"Happiness" (1934)

a.k.a. "Snatchers" ("Styazhateli")

Produced by Moskombinat, a Mosfilm (Soviet Union)
Directed by Alexander Medvedkin
Cast: P. Zinoviev, Yelena Yegorova, and V. Uspensky

The film was banned in Russia for 40 years because of its anti-Bolshevik humor. "'Happiness' is a delightful slapstick comedy based on folklore but charged with (often risque ) modern humor."

Slapstick Comedy With Anti-Bolshevik Humor

Following the revolution in 1917, a new school of directors came into power and a whole number of interesting, novel, and original films were produced. Many simply failed to arouse proper response or support in Soviet Russia at the time, remaining in the shadows on the sidelines of the general process. It would take 30 years for recognition for Alexander Medvedkin's first full-length film, a slapstick comedy that had anti-Bolshevik humor, which he shot without sound in 1934. It caused a sensation in the Soviet Union and in Western Europe as a "revival" film in the 1960's when various early filmmakers were "rehabilitated." It was almost unnoticed when it was first released.

"Happiness" is the stylized Russian folk tale about a poor and lazy peasant by the name of Khmyr, who dreams of becoming a tsar, eating his fill of pork fat and doing nothing (his idea of happiness), and his industrious wife, Anna, who found real happiness on a collective farm after the revolution. The film contains drawn scenery amusingly transplanted into cinema from popular Russian wood prints, ingenious and always purposeful tricks, hilarious scenes of the wanderings around Russia of a scraggly and vicious pilgrim nun, and talented sideshows of "dreams" and "royal repasts" of Khmyr.

Alexander Ivanovich Medvedkin

Alexander Ivanovich Medvedkin began his career at the Gosvenkino Studios as scenarist and assistant director. During the 20's he was in charge of a agit-train (special trains carrying agitational materials, newspapers, pamphlets, political speakers, and film equipment, both to project propaganda films and record events) and began his training as a director as the train traveled around the big construction sites, developing propaganda shorts and posters. He was a brilliant satirist taking in influences as disparate as Mack Sennett, Gogel, and Russian folk-lore.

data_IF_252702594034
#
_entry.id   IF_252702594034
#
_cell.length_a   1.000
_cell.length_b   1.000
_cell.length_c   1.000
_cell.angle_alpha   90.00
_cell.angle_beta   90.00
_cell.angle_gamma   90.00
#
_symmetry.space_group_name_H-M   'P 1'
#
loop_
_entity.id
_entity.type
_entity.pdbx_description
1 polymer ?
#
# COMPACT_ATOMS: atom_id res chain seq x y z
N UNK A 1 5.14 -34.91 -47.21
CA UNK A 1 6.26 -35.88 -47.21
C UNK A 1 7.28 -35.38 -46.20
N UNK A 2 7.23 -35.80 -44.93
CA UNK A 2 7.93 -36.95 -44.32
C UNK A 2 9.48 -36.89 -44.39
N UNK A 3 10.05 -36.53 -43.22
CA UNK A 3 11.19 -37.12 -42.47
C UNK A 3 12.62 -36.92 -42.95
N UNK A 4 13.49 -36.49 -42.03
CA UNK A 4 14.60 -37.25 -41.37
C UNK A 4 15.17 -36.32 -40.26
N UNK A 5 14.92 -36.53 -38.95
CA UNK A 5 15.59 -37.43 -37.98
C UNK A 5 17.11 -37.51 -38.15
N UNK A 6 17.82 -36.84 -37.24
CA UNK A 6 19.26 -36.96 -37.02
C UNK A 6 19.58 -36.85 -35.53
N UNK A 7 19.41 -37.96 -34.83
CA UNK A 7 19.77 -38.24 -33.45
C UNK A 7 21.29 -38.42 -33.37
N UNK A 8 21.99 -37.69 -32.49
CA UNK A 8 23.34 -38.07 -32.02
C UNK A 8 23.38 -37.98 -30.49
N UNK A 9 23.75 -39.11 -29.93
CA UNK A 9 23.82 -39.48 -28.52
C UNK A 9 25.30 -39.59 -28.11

His best work includes the silent film, "Happiness," a grotesquely funny parody of farm life, before and after the Revolution (1917), full of rich visual invention and eccentricities. Medvedkin was criticized for his satirical view of the new Soviet society, and in 1977 he was interviewed at the FIAF Congress in Varna, Bulgaria, and again in Moscow in 1985. In answer to "Happiness," he said, ". . . it was my greatest achievement. I'd like to tell you something that seems to have escaped the attention of the critics and journalists who've written about the film. I've never managed to ensure that people understood the real meaning of this film which is as follows. . . the peasant himself - and this is just not true of our country, it's part of the social psychology of mankind in all civilized nations - dreams of ownership. He wants a prosperous life to set himself apart from his thousands and millions of neighbors; he wants to creep ahead and have his own barn, his own horses, his own grain. In short he wants to be his own boss. Of course, for every 1,000, only one will manage it; the other 999 will remain farm-hands and starve, but this dream lives on among the peasants. So happiness is a satirical picture. I made it as the nail in the coffin of this rosy dream. I ridiculed that dream because it's unrealistic; 999 people out of 1,000 get nothing from a dream like that."

Using the Cinema for Propaganda

Both Lenin and Stalin realized the power of the motion pictures, and in 1917 they began reconstruction of the Cinema. Stalin as the powerful Commissar for Nationalities, proclaimed, "The cinema is the greatest means of mass propaganda. We must take it in our hands." The restructuring of the cinema was set up under the State Commission Of Education, under the control of Lenin's wife, Krupskaya. Cinema Committees were set up all over the country to produce propaganda films, and in 1922 the Cinema Committee was reorganized into Goskino, a state run enterprise. Finally, in 1923, the last private firm, Russ, was absorbed by the government, and during the next few years the Soviet directors, turned out some of the greatest propaganda films of the silent era.

The Illustrated History Of Soviet Cinema by Zorkaya
Kino by Jay Leyda
The Film Factory by Richard Taylor and Ian Christie
Inside The Film Factory by Richard Taylor and Ian Christie
Soviet Cinema by Arossev.

copyright 2002 by John DeBartolo. All rights reserved.

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